‘Spiritual puzzle’ reveals beautiful picture of GodBy: Fr. David J. Dohogne
On Sun., May 27, the Church officially brought to a close the Easter Season with the Solemnity of Pentecost. The liturgical celebration of Pentecost is a perfect time for us to reflect upon the power and presence of the Holy Spirit not only in the life of the Church, but also in our own individual lives. Sometimes it is easy for us to forget about the Holy Spirit and disregard His presence among us. Yet the Holy Spirit is quietly at work in many ways, especially through the Sacraments of our Catholic Faith.
Has the Holy Spirit sometimes become the “Forgotten Person” of the Holy Trinity? As Catholics, we may be tempted to associate the Holy Spirit more closely with the Charismatic or Pentecostal traditions and movements. But the Holy Spirit is 100 percent Catholic! We are called to have a deep devotion to the Holy Spirit as the Third Person of the Holy Trinity. The next time you participate in the celebration of Mass, I invite you to listen closely to the words and prayers offered at the Liturgy of the Eucharist. You may be surprised to hear how often the Holy Spirit is mentioned and called upon throughout the Holy Eucharist. May the experience of Pentecost lead us to a more profound awareness of the Presence of the Holy Spirit among us as well as a greater appreciation of the work He accomplishes in our lives.
As we now enter into Ordinary Time in the Liturgical Year, the Church invites us to celebrate two additional Solemnities over the coming weeks. These Solemnities are at the heart and foundation of our Christian faith.
On Sun., June 3, we celebrated the Solemnity of the Most Holy Trinity. Our belief about God as the “Holy Trinity” is a uniquely-Christian belief among the world’s religions: one God, yet three distinct, divine, and unique individual Persons, all equal in majesty and glory, who together comprise and make up the “Godhead.” In our Christian tradition, we name these three Persons as Father, Son, and Holy Spirit. If you can’t completely comprehend, understand, or explain the doctrine of the Holy Trinity, you are in good company! Many of the saints struggled with questions and answers relating to the Trinity. If you come to a stumbling block regarding the Holy Trinity, follow the example of the saints and allow the gift of faith to lead you on!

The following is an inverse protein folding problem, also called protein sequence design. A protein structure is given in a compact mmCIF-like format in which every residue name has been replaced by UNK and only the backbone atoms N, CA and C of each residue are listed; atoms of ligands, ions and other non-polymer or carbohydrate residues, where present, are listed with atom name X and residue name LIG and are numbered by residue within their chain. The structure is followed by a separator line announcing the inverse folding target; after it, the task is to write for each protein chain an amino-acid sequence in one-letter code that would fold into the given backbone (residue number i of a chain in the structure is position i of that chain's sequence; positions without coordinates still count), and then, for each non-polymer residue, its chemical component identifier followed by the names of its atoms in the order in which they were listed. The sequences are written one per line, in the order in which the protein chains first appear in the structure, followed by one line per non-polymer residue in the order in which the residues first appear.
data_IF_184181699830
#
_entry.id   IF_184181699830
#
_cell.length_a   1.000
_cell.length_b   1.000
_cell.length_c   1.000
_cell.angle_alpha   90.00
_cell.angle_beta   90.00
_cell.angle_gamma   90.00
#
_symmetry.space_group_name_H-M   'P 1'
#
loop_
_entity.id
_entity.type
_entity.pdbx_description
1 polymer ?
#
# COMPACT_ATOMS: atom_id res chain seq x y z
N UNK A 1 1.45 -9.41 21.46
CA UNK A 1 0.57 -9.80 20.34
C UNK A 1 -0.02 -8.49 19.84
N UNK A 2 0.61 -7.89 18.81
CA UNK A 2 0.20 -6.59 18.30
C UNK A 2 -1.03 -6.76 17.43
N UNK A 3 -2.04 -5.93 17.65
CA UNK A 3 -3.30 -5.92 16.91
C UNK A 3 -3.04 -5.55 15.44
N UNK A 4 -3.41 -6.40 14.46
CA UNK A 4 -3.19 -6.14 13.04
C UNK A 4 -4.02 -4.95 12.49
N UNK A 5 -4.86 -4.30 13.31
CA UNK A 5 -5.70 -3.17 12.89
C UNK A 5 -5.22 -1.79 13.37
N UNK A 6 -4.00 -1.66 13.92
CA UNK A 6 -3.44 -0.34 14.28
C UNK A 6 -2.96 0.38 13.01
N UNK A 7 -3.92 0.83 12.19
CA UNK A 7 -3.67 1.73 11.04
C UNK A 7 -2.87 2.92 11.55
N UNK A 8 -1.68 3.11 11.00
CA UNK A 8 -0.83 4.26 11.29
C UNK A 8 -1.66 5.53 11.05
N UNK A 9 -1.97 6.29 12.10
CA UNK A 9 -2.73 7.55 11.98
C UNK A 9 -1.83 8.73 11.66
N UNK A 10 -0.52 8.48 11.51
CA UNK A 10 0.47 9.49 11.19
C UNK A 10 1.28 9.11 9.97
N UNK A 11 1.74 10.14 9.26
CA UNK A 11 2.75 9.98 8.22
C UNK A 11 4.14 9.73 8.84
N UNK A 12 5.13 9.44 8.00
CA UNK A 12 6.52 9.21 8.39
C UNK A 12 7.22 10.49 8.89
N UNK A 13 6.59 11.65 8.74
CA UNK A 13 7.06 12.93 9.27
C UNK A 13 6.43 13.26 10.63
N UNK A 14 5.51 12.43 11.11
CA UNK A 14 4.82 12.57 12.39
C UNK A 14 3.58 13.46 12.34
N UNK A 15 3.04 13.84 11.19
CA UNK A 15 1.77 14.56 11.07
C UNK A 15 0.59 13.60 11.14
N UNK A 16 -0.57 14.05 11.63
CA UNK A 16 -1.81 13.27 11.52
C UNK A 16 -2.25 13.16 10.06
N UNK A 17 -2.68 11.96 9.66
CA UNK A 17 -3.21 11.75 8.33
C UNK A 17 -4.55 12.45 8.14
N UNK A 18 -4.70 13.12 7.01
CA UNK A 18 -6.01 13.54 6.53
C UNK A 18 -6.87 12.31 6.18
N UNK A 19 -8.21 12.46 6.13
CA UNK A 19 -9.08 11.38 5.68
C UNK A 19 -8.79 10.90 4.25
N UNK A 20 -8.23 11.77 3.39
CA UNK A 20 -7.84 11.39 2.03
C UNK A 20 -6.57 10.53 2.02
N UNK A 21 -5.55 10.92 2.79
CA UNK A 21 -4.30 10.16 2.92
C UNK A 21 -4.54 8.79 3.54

The second solemnity we celebrate falls on Sun., June 10. It is the Solemnity of the Most Holy Body and Blood of Christ (traditionally known by its Latin name: “Corpus Christi”). This solemnity should hold a special place in the hearts and souls of all Catholics as we celebrate our belief that Christ is truly and fully present with us in the Sacrament of the Most Holy Eucharist. Like the Holy Trinity, the Holy Eucharist is often referred to as a “Mystery” of our Faith. It does take great faith to believe that the Lord is present (Body, Blood, Soul, and Divinity) in the Blessed Sacrament. When we read the sixth chapter of the Gospel of St. John, we hear that many of Jesus’ followers left Him when He proclaimed this teaching to them. They found this beautiful teaching “difficult” to accept. Sadly, many Catholics today are following the path of leaving the Church because they find many of Jesus’ teachings to be “difficult, and hard to accept”.
As we share in the life of the Holy Trinity in a profound way through the celebration of the Most Holy Eucharist, let us pray for one another, especially those who have fallen away from the Church and the practice of their Catholic Faith for a variety of reasons. Our own faith can be an inspiration in helping others believe. May the Holy Spirit help us to be faithful witnesses to our Christian faith. The Holy Trinity and the Holy Eucharist are two important pieces of the “spiritual puzzle” which fit perfectly together and complete each other, revealing to us a beautiful picture of who God is and the love He has for us as His people!